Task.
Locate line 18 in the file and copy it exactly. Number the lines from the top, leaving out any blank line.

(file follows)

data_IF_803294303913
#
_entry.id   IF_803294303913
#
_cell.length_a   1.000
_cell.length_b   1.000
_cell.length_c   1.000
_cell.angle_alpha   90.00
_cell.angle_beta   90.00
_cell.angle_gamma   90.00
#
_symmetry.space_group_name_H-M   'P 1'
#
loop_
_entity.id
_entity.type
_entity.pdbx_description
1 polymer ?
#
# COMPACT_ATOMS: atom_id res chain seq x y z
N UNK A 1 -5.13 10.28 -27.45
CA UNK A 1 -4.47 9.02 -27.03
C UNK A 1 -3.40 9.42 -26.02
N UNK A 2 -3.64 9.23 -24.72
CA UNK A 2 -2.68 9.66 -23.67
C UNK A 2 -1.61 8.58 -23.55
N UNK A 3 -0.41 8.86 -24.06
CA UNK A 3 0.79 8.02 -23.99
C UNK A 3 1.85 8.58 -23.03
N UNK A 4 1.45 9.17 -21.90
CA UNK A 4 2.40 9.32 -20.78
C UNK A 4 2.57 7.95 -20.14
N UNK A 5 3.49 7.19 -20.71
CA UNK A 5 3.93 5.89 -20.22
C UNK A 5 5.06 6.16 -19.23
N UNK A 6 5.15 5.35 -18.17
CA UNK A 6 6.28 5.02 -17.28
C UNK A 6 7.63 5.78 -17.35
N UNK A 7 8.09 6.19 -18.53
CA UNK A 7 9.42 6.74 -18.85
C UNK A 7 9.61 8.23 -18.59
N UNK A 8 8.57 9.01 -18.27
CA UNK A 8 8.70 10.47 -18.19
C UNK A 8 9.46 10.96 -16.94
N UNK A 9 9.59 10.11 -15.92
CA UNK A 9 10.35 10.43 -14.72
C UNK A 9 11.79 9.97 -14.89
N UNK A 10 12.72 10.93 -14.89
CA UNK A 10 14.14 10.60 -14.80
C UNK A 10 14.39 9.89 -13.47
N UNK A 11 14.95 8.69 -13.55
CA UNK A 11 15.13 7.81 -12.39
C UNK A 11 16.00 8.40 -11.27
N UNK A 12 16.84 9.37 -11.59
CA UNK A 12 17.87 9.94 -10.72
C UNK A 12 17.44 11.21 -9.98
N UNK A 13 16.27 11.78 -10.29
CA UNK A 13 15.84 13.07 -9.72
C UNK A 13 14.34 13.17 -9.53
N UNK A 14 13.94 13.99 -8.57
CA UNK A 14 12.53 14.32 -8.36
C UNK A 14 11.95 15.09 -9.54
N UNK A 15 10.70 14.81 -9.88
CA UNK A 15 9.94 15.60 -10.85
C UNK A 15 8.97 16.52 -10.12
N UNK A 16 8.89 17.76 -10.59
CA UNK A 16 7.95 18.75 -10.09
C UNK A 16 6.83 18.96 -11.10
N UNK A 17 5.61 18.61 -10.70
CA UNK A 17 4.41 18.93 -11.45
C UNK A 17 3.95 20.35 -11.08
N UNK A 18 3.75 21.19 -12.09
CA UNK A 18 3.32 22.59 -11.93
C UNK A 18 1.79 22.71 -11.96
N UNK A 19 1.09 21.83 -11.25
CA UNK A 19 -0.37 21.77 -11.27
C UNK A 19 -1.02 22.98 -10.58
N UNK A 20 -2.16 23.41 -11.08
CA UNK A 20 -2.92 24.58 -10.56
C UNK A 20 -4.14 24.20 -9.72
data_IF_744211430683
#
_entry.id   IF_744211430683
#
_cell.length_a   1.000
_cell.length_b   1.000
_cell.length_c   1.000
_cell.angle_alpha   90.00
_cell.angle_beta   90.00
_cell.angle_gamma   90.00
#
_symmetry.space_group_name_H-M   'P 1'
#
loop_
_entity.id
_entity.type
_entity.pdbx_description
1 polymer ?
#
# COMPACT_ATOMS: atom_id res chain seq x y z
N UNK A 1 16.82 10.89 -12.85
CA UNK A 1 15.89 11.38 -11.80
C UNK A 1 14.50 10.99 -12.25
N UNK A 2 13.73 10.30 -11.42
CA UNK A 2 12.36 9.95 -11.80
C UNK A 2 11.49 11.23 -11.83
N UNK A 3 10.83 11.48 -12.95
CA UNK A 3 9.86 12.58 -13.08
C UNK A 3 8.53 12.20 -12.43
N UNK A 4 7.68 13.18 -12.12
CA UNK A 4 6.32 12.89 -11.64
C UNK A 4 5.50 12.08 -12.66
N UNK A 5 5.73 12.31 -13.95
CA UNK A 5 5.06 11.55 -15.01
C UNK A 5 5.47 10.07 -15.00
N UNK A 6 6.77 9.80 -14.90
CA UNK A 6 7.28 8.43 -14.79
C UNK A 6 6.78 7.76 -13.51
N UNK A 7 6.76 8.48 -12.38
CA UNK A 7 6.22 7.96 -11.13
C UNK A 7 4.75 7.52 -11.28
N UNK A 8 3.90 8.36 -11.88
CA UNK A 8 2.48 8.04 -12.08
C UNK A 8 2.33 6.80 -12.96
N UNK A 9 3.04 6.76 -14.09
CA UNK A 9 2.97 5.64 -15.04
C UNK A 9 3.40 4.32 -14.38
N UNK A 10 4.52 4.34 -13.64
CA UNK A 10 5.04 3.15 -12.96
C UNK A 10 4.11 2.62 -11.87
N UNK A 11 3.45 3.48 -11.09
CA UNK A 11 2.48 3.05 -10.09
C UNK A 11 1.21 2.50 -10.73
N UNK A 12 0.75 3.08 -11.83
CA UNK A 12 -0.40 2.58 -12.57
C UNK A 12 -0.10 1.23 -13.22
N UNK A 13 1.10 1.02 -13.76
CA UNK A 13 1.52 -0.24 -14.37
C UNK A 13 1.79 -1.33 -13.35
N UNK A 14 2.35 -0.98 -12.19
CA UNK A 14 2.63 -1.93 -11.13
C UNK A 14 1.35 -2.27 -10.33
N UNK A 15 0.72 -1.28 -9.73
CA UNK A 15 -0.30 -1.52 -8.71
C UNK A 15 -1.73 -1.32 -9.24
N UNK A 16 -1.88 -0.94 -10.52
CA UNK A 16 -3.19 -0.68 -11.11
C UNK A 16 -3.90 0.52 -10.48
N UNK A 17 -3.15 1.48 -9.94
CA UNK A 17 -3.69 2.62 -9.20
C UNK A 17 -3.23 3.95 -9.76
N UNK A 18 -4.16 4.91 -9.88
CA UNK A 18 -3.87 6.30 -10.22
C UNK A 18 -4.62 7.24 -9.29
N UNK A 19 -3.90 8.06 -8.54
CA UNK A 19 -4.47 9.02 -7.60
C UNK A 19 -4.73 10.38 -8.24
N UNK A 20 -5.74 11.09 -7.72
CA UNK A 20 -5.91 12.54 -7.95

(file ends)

1 polymer ?